Thursday, September 25, 2008

Demand the Debate -- Please?

And an update to the post -- the debate will take place as scheduled, according to an announcement from John McCain's campaign:

We interrupt my obsession with books other people write and the collection of words I call my work in progress for this plea from Democracy in Action. This is actually the second such petition I've received in so many days about the debate scheduled to take place tomorrow (Friday).
Regardless of which candidate you support and in particular, for those who are undecided, the Presidential debates are a long-standing part of our democratic process and I urge everyone to watch them. The debates are the first real opportunity we get to see the candidates address the issues and express their similarities and differences in an environment that's arguably controlled and where the playing field is level. I'm passing on this petition to demand (well, I'd request but that's just the way I am) that the debate take place tomorrow, as scheduled:

In the last 24 hours, more than 6,500 people have signed "Demand the Debate," asking the Commission on Presidential Debates and both Senators Obama and McCain to commence with Friday's scheduled debate. Can you tell everyone you know to join you and sign this petition?

Tomorrow we're going to deliver your petition to the Commission on Presidential Debates in person (and to the Obama and McCain campaigns electronically), but we need to get as many signatures as we can.

Please ask your friends, family, and neighbors and co-workers to sign our petition by 11am on Friday. Click here to use our tell-a-friend tool to send our petition to people you know:

Scott and I plan to go to Scott's Dad's house tomorrow night, order some pizza and watch the action.

How about you? How many people plan to watch? Does anyone plan to watch with other people?

Odds and Ends:

On the subject of debate, there is a great HBO documentary on high school debating, called "Resolved". Scott and I saw this a couple of months ago. From HBO's website:

"Through the stories of two debate teams, the fascinating intricacies of high school debate give way to a portrait of the equally complex racial and class divide in American education in Resolved. As Matt and Sam, gifted debaters from an affluent Texas suburb, rise to the semifinals in their bid to win the national Tournament of Champions, Richard and Louis, talented inner-city debaters from Long Beach, CA, mount a successful challenge to modern debate by refocusing on personal experience and dialogue in their own quest for the championship. This 90-minute film offers a verité, behind-the-scenes look at the stresses and pressures of this highly competitive pursuit, while serving as a primer on the idiosyncratic techniques that have evolved over the years in high-school policy debate. Inspiring and enlightening, Resolved reveals a constantly shifting sport that is as much philosophy as it is a competition."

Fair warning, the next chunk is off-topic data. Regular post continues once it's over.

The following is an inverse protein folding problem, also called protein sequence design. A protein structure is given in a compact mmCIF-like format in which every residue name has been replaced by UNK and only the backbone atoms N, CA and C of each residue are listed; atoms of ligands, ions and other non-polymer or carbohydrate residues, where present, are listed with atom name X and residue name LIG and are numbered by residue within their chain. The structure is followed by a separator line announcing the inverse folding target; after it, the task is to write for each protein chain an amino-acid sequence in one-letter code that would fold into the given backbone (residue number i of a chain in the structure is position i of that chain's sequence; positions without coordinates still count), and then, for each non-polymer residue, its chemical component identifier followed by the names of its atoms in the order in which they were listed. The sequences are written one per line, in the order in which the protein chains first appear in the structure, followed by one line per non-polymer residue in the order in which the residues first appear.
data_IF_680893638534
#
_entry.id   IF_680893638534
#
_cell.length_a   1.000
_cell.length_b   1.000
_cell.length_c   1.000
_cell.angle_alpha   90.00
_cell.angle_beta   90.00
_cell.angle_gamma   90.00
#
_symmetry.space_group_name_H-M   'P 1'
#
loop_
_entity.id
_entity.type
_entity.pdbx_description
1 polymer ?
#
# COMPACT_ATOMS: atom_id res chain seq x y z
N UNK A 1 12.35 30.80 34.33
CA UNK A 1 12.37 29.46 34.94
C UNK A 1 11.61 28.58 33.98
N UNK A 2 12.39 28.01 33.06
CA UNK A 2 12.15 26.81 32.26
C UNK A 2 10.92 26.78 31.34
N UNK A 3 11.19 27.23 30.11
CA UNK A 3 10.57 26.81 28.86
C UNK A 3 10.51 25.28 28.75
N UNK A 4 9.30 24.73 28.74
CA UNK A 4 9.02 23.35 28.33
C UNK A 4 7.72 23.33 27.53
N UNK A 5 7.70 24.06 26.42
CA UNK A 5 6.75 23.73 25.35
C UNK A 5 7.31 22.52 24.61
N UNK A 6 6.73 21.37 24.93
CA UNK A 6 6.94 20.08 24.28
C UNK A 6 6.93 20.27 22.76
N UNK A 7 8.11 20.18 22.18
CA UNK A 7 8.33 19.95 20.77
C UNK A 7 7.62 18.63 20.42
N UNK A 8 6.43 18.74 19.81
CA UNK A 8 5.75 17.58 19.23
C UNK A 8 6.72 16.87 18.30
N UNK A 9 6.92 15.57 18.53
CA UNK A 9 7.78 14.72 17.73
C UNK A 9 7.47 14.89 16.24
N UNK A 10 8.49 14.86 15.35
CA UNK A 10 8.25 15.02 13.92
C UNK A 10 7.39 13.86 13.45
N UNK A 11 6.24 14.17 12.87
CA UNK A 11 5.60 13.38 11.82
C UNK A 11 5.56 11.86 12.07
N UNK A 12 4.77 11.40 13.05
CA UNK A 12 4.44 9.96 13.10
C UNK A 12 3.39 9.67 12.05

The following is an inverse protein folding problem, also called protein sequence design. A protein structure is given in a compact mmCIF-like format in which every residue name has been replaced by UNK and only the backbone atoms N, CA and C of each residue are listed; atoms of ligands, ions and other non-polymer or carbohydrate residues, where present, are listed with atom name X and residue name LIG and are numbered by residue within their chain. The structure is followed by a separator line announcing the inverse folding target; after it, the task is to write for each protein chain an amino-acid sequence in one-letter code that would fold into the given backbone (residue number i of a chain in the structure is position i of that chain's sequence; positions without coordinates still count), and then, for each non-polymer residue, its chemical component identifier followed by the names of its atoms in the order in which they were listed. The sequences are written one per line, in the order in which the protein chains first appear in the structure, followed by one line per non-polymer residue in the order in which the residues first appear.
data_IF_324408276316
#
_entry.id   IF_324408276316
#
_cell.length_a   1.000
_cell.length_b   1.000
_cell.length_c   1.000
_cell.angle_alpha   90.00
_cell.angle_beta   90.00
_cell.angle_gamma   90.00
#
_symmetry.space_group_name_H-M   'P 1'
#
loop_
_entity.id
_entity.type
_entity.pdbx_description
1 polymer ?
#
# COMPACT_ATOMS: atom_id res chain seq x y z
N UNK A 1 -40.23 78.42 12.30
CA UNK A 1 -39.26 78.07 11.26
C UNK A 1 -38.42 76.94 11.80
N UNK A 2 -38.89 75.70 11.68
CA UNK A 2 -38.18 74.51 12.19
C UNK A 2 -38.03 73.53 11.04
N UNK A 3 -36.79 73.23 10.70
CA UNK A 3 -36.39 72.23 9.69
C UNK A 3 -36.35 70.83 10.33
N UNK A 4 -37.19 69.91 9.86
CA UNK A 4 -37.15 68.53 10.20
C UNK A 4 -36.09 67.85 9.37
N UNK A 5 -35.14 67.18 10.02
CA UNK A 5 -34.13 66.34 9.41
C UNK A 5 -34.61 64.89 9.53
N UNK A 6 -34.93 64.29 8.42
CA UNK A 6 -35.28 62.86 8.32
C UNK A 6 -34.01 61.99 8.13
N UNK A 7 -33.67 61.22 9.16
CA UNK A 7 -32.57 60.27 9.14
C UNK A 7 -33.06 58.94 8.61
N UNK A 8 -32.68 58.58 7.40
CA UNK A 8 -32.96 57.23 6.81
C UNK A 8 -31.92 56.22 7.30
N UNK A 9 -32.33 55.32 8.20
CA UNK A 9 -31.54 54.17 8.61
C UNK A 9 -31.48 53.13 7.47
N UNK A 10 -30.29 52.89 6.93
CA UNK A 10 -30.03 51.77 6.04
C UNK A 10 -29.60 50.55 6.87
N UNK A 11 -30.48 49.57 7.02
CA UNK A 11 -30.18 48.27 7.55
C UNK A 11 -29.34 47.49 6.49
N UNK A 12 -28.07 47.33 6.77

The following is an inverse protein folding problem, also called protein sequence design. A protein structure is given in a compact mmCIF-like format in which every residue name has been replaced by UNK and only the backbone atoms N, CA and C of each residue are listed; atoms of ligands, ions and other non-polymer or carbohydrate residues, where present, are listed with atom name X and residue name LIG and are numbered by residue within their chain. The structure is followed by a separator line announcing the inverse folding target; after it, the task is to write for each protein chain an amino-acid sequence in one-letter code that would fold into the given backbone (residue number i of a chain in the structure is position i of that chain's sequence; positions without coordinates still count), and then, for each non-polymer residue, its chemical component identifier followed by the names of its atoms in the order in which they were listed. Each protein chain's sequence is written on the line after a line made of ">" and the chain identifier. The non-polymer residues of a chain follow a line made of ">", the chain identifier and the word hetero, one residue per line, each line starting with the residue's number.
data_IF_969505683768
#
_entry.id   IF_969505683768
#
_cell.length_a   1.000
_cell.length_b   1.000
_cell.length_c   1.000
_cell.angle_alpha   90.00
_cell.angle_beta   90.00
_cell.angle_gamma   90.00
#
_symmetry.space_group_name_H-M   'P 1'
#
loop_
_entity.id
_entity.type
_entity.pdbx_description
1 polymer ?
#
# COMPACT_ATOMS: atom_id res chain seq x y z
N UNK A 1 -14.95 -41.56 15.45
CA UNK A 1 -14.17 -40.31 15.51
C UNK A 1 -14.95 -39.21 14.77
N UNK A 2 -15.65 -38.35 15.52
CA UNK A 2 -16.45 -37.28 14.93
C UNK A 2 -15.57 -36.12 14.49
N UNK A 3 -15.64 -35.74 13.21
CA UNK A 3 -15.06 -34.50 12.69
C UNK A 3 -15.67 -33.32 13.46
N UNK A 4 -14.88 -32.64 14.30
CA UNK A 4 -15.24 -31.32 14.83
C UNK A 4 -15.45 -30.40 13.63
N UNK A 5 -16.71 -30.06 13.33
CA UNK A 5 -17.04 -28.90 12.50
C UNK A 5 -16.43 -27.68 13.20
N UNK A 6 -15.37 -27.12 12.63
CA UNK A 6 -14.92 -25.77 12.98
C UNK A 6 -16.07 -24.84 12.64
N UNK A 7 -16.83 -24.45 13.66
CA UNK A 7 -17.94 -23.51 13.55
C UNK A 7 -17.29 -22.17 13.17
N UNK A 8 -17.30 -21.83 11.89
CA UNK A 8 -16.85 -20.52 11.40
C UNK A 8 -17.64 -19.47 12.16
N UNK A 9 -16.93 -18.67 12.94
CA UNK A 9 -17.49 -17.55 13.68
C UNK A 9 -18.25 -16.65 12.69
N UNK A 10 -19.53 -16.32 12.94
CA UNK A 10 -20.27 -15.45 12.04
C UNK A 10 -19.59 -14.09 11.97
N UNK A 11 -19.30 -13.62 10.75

It's an incredible piece of film work, and high school debate has evolved into something I had no idea existed. Watch it if you get a chance. Watch the trailer here.

HBO is on a roll with good documentaries. Airing now is The Black List. Here's the HBO synopsis:

"Part of a multimedia initiative, The Black List: Volume One is the brainchild of renowned portrait photographer/filmmaker Timothy Greenfield-Sanders and acclaimed NPR radio host, journalist and former New York Times film critic Elvis Mitchell, with Greenfield-Sanders directing and Mitchell conducting the interviews. Mitchell, by design, is never seen on camera or heard, a strategy that allows the subjects' own voices to remain the focus. The actual title of the film itself, The Black List, was first conceived by Mitchell as an answer to the persistent taint that western culture has applied to the word 'black.'

The Black List's interviewees come from a diverse collection of disciplines from the worlds of the arts, sports, politics, business and government, and include, in order of appearance: Slash, former Guns N' Roses guitarist; Toni Morrison, author and Nobel laureate; Keenen Ivory Wayans, film writer/director, creator of TV's In Living Color; Vernon Jordan, lawyer and former president of the National Urban League; Faye Wattleton, current President of the Center for the Advancement of Women and former President of Planned Parenthood; Marc Morial, former Mayor of New Orleans and current National Urban League president; Serena Williams, eight-time Grand Slam tennis champion; Lou Gossett Jr., Oscar®-winning actor; Lorna Simpson, artist and photographer; Mahlon Duckett, former Negro League Baseball star; Zane, best-selling erotic author and publisher; Al Sharpton, pastor, activist and 2004 Presidential candidate; Kareem Abdul- Jabbar, Hall of Fame basketball great; Thelma Golden, art curator at the Whitney Museum and now the Studio Museum in Harlem; Sean Combs, mogul, actor and music producer; Susan Rice, former Assistant Secretary of State and Barack Obama's senior campaign advisor; Chris Rock, comedian, producer and director; Suzan-Lori Parks, Pulitzer Prize-winning playwright; Richard Parsons, former Time Warner CEO; Dawn Staley, 3- time Olympic gold medalist, WNBA All-Star and current Temple University women's basketball head coach; and Bill T. Jones, Tony Award-winning dancer and director of the Bill T. Jones/Arnie Zane Dance Company. "

The Black List had a profound impact on me. We're still struggling to deal with race in America. White America doesn't much discuss it outside of close knit circles. It makes us uncomfortable. The prevailing attitudes are either that it's not a problem anymore and we're past it, we're in denial and claim to be "color blind", or we want race to no longer be an issue, but we know it is and we don't know what, if anything we can do about it. I suppose there are other conversations that go on that I don't have any insight into. Racists tend to keep to themselves with their views, unless they're part of extremist groups that like to go public.